We discovered that roughly one-fourth of total FSFs were shared between cells and viruses (the ABEV group) [9]. Several of these FSFs included ancient domains involved in metabolic functions and were components of cell membranes [9]. These findings endorsed the idea of a shared cellular history of viruses. Since the publication of this most recent study, an even greater sampling of proteomes and a focus on FFs rather than FSFs confirmed the overall comparative genomic patterns. Fig. 2 illustrates the distribution of 3,892 FF domains in 8,127 reference-quality proteomes. Two FFs embedded in the RdRp and spike complex of SARS-CoV-2, the betacoronavirus responsible for the COVID-19 pandemic, exemplify the structural entities of the proteomic census. In these studies, 139 archaeal, 1,734 bacterial, 210 eukaryal, and 6,044 viral proteomes were selected from the RefSeq database [45]. Again, the ABEV group included a significant fraction of the FF domain repertoire (979 out of 3,892, 25%). The next-largest group was the ABE group (899 out of 3,892, 23%), which supports a stem line of descent embodying universal ‘cellular’ ancestors. Note also how the Venn diagram is complete (there are no zeroes) and holds several supergroup-specific FFs in viruses, Archaea, Bacteria, and Eukarya. Remarkably, the virus supergroup had Venn distributions comparable to those of the three cellular domains.

Fig. 2
figure 2

Fold families (FFs) in proteomes. (A) Venn diagram describing the sharing of 3,892 FFs among 8,127 proteomes from cells and viruses. (B) Two FFs of the structural survey illustrate domain structures present in the human SARS-CoV-2 betacoronavirus. On the left, the enzyme that replicates the genome of the virus inside the lung tissue of the human host (PDB entry 6NUS) has two domains, a nidovirus-unique N-terminal extension with nucleotidyltransferase activity (NiRAN) and a polymerase domain holding the RNA-dependent RNA polymerase FF (e.8.1.4) [63], with a fold of very ancient origin. On the right, a structural model illustrates the three subunits of the spike complex of SARS-CoV-2 (PDB entry 6VSB), which makes the outer surface ‘corona’ that is responsible for recognizing crucial molecules of the lung and causing the COVID-19 disease [64]. Subunits are colored with different shades of blue and purple. They are made of a virus-specific protein FF (d.318.1.1), the evolutionarily recent SARS receptor-binding domain-like fold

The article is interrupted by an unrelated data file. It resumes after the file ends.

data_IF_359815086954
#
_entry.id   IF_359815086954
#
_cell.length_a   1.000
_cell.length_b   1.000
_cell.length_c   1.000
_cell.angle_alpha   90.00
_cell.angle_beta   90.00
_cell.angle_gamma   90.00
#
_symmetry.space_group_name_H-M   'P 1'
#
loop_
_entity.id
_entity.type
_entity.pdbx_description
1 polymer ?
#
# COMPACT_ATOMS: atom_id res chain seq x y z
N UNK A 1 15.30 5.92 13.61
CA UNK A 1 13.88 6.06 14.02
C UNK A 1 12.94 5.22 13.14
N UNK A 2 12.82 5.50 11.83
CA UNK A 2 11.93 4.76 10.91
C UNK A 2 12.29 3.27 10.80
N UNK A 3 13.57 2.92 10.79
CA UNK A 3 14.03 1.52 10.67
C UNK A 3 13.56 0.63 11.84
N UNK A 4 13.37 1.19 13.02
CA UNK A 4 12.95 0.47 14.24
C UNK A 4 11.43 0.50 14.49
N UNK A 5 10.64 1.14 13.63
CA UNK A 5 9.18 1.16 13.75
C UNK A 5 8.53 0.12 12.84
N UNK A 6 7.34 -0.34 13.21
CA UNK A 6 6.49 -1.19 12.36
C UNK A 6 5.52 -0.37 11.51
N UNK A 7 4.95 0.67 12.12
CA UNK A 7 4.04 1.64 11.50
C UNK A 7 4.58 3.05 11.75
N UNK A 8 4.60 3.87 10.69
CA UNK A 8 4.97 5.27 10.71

Viruses complete the evolutionary picture